instead of ...=[r1c7]=5=[r3c7]=...
you could even prolonge the chain with
...=[r1c7]=5=[r1c3]=3=[r3c3]=5=[r3c7]=...
but that's just from the chapter
"my chain is longer than your chain" ;-)
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Chain Solution

Postby doduff » Mon May 29, 2006 9:22 pm

I know this is an old post, but I felt like putting in my bit also.

Here is the list of loops that I found to solve the exercise puzzle:

1. [r3c7]-8-[r1c8]=8=[r4c8]-8-[r5c7]=8=[r3c7] => [r1c7]<>8 (Continuous loop)

2. [r7c3]-1-[r7c7]=1=[r9c7]-1-[r2c2]=1=[r6c2]-1-[r6c9]-9-[r5c7]=9=[r1c7]=7=[r3c7]-7-[r3c6]-4-[r3c3]-1-[r7c3] => [r7c3]<>1,

[r7c7]=1, [r9c7]=2, [r9c56]<>2

3. [r3c4]=3=[r5c4]-3-[r4c5]=3=[r4c9]=6=[r4c8]=8=[r4c1]-8-[r5c1]=8=[r5c7]-8-[r3c7]-7-[r3c4] => [r3c4]<>7

4. [r3c4]-4-[r5c4]-3-[r5c9]=3=[r4c9]=6=[r4c8]-6-[r1c8]-8-[r3c7]-7-[r3c6]-4-[r3c4] => [r3c4]<>4

5. [r7c6]=2=[r7c5]-2-[r4c5]-3-[r4c9]-6-[r4c8]-8-[r5c7]=8=[r3c7]=7=[r3c6]-7-[r9c6]-9-[r7c6] => [r7c6]<>9, [r7c6]=2, [r7c5]<>2

6. [r5c5]=2=[r4c5]-2-[r4c1]-8-[r4c8]=8=[r5c7]-8-[r3c7]-7-[r3c6]-4-[r5c6]-5-[r5c5] => [r5c5]<>5, {r5c6]=5, [r1c6]<>5,

[r3c5]<>3, [r3c4]=3, [r5c4]=4

7. [r1c4]-7-[r3c6]=7=[r5c7]=8=[r1c8]-8-[r1c4] => [r1c5]<>8, [r1c6]<>7 (Continuous loop)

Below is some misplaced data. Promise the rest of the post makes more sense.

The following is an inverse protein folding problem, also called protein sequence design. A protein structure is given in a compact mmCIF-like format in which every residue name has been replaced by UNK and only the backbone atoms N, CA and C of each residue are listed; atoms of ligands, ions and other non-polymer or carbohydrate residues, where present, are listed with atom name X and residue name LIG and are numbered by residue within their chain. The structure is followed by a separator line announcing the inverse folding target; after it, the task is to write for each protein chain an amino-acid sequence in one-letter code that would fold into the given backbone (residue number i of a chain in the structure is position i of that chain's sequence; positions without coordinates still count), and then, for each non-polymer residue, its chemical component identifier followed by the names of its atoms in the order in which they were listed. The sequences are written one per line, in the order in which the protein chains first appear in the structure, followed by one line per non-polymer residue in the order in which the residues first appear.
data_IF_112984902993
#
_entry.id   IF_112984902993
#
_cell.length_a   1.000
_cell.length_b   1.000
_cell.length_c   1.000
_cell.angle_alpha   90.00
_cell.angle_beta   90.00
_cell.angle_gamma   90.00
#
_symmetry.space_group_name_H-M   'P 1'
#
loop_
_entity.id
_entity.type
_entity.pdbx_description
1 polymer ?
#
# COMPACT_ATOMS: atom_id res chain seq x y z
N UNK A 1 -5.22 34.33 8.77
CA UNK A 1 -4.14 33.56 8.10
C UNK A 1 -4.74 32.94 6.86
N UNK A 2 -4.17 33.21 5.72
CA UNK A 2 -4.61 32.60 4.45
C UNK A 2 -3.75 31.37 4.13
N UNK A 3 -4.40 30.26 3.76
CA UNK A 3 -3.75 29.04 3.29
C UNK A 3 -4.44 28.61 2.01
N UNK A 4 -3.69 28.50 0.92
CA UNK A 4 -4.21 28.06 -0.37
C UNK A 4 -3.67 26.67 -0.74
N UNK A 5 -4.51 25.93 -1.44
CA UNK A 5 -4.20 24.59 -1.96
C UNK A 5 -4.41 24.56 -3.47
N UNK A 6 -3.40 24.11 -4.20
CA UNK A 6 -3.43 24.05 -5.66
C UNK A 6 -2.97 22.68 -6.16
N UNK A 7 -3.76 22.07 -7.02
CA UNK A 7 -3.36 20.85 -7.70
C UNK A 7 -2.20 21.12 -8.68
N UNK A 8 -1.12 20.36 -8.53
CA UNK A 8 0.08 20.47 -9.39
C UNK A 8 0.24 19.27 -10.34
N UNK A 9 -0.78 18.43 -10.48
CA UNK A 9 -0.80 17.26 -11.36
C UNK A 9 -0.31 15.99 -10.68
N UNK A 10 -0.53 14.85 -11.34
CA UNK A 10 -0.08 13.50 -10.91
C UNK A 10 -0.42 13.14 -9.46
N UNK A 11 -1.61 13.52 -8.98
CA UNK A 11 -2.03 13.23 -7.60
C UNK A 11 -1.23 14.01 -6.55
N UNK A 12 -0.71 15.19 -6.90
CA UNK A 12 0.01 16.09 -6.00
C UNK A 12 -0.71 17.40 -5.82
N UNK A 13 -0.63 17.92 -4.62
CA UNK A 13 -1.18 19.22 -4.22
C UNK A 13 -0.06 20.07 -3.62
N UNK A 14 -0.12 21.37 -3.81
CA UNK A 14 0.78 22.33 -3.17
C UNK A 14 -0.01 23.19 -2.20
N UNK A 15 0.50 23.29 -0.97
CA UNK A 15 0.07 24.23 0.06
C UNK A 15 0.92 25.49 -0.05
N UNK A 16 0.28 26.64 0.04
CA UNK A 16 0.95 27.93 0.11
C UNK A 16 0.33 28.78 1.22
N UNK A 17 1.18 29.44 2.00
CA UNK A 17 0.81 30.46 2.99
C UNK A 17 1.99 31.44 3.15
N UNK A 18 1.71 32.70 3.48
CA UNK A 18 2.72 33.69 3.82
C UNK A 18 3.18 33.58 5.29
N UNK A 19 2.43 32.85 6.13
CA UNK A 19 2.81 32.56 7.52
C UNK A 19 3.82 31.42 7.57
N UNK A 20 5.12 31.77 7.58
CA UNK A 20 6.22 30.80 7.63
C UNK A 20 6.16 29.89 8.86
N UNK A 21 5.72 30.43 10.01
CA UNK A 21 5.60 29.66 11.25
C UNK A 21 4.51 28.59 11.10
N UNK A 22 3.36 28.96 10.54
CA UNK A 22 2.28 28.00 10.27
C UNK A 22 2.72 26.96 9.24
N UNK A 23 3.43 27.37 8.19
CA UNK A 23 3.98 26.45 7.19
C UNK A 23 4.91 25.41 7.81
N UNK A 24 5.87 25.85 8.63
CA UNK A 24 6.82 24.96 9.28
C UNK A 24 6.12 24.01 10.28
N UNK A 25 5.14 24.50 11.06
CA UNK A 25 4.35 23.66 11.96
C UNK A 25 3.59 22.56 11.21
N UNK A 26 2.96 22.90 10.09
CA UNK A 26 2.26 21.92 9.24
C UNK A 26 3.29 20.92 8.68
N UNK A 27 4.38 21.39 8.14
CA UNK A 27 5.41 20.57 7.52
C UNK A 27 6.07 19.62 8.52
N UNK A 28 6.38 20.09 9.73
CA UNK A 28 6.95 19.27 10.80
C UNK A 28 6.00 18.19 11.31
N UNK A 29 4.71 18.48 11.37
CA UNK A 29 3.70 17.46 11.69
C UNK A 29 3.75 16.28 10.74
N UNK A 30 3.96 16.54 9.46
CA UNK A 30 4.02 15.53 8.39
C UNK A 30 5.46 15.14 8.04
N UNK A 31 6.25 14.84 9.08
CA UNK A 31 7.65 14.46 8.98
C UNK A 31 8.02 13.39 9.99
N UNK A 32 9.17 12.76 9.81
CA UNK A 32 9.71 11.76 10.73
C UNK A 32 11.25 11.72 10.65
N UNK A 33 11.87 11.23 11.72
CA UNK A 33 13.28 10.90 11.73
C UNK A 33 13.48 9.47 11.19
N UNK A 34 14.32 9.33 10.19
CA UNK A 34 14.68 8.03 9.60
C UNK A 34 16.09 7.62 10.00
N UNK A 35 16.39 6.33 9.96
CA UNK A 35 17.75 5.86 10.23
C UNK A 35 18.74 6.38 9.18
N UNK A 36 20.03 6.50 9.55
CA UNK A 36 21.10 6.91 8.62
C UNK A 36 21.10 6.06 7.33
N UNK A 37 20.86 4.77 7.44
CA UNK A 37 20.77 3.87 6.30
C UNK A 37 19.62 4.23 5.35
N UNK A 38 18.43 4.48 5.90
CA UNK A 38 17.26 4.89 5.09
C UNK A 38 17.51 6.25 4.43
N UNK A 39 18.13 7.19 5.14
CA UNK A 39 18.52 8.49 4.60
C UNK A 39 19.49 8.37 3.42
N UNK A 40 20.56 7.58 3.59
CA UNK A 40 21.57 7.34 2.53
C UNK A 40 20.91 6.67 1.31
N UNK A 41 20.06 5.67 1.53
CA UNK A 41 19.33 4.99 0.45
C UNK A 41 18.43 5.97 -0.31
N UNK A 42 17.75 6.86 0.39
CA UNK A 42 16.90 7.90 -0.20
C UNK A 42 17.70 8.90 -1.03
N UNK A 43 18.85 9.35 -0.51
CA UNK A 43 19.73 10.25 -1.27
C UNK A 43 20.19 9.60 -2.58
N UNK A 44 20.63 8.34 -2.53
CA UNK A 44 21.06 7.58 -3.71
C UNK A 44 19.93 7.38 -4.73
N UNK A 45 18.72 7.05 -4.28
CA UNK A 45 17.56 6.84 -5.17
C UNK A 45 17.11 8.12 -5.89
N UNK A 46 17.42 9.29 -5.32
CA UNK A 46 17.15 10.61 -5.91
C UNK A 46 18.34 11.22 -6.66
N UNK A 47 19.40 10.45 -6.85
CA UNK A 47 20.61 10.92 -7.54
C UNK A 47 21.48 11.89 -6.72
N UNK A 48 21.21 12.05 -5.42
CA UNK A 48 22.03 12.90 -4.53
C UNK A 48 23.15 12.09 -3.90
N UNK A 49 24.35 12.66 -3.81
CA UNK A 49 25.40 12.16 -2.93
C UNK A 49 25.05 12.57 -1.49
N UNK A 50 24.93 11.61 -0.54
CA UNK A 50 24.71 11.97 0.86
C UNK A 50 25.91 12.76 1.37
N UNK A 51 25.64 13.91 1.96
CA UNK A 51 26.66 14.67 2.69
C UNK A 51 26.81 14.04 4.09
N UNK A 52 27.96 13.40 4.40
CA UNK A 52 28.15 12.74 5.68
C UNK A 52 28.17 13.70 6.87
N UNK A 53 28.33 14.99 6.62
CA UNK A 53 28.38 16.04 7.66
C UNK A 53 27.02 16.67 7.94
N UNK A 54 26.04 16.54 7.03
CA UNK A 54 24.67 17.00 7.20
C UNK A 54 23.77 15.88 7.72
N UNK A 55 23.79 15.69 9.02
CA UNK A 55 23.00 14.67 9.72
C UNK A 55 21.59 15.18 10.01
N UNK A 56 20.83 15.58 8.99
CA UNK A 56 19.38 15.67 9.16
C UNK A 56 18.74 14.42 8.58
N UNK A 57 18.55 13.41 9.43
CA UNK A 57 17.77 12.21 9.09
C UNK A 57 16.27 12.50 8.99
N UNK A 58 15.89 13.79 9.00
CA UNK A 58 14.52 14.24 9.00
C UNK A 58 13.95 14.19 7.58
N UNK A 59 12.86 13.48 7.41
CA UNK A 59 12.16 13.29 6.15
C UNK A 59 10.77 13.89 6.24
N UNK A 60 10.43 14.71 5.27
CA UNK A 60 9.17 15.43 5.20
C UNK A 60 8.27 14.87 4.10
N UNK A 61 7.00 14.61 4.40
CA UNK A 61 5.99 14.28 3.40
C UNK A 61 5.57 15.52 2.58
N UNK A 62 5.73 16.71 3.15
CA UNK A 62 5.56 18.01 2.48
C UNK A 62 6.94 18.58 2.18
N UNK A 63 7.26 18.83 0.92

8. [r2c9]-9-[r2c5]-5-[r2c1]-4-[r3c3]-1-[r3c5]-8-[r3c7]-7-[r1c7]-9-[r2c9] => [r2c9]<>9

And the puzzle is solved with naked singles after those loops.

I know this is not as efficient as the single loop solution or double loop solution, but it does work.
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Postby Gerra » Fri May 09, 2008 1:47 pm

I think the theorems here - http://forum.enjoysudoku.com/viewtopic.php?t=2143 - could be much simple.
We should just include the links within a cell.
A [2|6] - so bivalue - cell means a strong link.
A [3|5|7] - so polyvalue - cell means weak link.
After that all we have to do is alternating the link types.
So why don't treat the nice loops as AICs?

After this the propagation rules - http://sudopedia.org/wiki/Nice_Loop#Propagation_Rules - can be forgot.
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Postby Mike Barker » Sat May 10, 2008 1:15 pm